Nearly every member of the Federal Open Market Committee agreed to raise the federal funds rate by 25 basis points at the committee’s most recent meeting at the end of January, according to FOMC minutes released today. The increase was lower than the 50- and 75-point increases FOMC members had approved during several of their prior meetings. However, the minutes showed that committee members and staff still see inflation risk remaining elevated, with members anticipating that further rate hikes will be necessary before inflation returns to the Federal Reserve’s 2% target range.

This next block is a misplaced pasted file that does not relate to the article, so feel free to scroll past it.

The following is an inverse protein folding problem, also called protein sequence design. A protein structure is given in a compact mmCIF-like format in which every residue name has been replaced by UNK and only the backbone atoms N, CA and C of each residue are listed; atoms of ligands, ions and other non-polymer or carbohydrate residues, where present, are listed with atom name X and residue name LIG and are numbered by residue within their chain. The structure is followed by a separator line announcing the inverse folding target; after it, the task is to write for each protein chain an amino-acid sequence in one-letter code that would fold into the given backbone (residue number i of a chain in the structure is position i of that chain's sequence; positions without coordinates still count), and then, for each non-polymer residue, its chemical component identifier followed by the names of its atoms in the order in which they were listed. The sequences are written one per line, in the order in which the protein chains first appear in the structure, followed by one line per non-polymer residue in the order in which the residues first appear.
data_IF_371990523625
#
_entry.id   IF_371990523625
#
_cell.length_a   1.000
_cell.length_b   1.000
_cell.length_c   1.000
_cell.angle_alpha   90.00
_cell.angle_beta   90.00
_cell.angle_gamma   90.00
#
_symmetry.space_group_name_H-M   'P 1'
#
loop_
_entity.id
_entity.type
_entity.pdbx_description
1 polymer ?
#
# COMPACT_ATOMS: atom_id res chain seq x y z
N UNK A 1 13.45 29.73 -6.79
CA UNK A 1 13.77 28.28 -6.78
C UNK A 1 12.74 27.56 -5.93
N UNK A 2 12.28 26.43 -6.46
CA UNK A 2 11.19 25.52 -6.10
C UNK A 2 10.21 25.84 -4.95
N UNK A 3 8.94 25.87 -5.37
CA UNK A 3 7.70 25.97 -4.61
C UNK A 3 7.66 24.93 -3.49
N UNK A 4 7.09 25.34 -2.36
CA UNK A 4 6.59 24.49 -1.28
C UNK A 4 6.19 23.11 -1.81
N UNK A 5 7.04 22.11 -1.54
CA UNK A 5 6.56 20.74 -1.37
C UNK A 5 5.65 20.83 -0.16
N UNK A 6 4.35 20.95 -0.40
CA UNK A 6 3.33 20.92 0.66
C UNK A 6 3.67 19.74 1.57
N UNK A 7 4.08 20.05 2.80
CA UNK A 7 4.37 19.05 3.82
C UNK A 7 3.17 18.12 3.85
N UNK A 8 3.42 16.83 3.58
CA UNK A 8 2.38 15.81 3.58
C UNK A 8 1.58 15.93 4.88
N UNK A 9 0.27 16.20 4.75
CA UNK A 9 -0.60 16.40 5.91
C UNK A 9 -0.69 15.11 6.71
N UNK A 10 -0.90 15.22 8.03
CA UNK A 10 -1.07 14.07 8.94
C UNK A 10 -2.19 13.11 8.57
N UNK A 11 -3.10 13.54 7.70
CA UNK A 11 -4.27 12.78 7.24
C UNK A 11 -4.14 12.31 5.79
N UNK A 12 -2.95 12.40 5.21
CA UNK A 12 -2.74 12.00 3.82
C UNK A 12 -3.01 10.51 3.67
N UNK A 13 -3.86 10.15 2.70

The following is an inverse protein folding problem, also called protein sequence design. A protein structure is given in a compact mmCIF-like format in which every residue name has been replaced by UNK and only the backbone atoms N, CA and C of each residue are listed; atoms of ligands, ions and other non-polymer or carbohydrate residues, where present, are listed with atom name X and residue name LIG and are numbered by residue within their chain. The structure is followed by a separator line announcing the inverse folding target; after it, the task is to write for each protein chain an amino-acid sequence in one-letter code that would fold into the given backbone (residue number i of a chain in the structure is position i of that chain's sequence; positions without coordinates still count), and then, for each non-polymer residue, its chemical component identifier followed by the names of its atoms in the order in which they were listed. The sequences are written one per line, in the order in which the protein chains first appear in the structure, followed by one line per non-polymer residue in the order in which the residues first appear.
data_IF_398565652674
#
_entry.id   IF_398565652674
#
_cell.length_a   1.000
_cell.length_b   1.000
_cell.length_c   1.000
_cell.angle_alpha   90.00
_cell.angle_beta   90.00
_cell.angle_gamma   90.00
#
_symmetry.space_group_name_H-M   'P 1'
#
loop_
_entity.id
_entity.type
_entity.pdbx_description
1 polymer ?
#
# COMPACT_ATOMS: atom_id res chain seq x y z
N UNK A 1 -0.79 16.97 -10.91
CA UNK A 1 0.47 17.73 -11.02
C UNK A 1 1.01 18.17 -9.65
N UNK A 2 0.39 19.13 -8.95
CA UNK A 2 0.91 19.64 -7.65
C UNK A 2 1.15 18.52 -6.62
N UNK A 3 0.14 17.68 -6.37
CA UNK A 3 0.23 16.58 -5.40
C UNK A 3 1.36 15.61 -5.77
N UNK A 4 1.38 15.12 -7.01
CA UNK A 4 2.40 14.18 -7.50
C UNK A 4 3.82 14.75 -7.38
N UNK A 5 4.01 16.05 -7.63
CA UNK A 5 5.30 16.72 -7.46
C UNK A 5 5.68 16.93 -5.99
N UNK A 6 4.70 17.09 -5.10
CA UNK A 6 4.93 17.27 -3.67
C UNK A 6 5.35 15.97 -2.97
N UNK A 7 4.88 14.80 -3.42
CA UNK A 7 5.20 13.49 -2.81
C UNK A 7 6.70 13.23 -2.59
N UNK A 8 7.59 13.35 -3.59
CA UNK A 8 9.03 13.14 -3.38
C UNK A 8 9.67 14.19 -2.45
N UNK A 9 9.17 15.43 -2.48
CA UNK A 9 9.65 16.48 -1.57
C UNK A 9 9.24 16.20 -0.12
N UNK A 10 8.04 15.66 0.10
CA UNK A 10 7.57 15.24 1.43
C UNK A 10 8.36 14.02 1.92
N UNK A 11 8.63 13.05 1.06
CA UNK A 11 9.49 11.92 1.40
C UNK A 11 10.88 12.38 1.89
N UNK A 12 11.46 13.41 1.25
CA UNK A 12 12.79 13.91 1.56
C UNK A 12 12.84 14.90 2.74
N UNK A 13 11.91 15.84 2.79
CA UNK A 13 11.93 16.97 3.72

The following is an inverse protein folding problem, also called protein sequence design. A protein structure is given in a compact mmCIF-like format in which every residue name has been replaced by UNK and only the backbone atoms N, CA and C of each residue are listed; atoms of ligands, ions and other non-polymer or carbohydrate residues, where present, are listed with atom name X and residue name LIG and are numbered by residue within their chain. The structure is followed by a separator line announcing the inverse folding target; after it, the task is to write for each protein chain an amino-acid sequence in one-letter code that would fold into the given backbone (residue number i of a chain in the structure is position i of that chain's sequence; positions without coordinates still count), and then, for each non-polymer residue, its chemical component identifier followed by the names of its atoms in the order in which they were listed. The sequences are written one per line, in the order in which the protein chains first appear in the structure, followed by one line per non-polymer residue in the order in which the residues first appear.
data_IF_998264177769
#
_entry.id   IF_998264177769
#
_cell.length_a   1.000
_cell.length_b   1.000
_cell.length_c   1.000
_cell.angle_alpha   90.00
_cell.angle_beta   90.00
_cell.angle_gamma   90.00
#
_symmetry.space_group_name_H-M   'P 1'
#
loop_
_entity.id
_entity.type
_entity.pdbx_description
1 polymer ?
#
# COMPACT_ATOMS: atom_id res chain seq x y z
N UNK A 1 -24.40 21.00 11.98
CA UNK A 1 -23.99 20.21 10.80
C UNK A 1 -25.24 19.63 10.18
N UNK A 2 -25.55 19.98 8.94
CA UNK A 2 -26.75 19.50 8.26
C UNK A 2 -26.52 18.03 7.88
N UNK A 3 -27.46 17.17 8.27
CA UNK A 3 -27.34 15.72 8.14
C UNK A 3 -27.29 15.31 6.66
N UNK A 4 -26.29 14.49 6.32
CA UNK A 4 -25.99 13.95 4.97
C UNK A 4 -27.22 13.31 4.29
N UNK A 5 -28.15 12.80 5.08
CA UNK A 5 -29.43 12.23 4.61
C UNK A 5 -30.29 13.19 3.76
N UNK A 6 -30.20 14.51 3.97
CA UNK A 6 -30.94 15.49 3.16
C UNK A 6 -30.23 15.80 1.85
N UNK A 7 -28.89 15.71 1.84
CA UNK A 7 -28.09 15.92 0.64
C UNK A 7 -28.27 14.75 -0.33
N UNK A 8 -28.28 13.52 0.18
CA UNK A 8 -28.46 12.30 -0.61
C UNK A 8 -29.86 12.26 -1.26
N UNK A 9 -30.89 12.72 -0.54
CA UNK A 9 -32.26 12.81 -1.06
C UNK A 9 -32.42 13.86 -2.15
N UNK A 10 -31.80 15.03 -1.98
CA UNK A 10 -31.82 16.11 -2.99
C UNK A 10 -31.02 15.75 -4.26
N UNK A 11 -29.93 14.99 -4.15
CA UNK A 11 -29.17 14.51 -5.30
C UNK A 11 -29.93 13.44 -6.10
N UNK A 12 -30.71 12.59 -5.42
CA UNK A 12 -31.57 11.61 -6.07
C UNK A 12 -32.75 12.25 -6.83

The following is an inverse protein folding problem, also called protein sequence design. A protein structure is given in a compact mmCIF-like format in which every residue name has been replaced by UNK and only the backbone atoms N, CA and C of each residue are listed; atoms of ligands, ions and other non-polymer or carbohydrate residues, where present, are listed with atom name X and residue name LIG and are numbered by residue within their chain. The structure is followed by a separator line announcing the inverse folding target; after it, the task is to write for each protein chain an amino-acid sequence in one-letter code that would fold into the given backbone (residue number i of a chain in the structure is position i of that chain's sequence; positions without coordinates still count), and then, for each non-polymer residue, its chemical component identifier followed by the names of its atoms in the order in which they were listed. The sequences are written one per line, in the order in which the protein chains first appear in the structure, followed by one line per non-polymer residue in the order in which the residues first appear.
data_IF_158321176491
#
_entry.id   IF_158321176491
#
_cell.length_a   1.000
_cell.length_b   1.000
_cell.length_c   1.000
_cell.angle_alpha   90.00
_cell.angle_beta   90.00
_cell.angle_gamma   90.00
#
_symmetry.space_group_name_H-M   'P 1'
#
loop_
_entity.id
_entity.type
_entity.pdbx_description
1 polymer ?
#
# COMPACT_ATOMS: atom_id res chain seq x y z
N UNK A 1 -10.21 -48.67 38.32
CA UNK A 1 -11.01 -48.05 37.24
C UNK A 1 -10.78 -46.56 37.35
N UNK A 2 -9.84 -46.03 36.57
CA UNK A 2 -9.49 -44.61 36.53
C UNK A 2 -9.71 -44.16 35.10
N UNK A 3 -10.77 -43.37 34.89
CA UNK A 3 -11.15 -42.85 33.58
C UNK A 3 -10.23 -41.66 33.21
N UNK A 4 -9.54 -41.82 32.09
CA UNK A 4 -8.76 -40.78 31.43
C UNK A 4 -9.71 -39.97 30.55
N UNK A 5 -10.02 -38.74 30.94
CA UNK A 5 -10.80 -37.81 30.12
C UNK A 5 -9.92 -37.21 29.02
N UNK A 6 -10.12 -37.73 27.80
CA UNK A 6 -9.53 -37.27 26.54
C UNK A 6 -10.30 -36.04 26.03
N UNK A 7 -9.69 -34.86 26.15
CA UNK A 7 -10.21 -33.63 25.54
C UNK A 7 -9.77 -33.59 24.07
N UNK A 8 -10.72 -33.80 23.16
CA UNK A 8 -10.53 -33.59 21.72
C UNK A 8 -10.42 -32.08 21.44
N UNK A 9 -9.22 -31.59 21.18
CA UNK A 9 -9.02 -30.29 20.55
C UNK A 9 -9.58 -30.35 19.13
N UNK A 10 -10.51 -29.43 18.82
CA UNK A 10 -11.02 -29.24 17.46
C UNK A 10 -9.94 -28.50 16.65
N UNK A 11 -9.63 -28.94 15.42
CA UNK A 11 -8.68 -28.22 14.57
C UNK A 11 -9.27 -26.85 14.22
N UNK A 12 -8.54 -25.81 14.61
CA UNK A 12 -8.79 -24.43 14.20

During the meeting, several participants noted that recent economic indicators pointed to modest growth in spending and production, but that job gains have remained robust with low unemployment, according to the minutes. Some participants believed that recent economic data signaled a somewhat higher chance of continued subdued economic growth, although others said that the probability of the economy entering a recession in 2023 remained elevated.
Most FOMC members viewed a 25 basis-point increase as giving them room to better assess the economy’s progress toward reaching the committee’s goals, according to the minutes. A few favored a larger 50-point increase, saying it would more quickly bring the target range close to the levels they believed would achieve a sufficiently restrictive policy stance.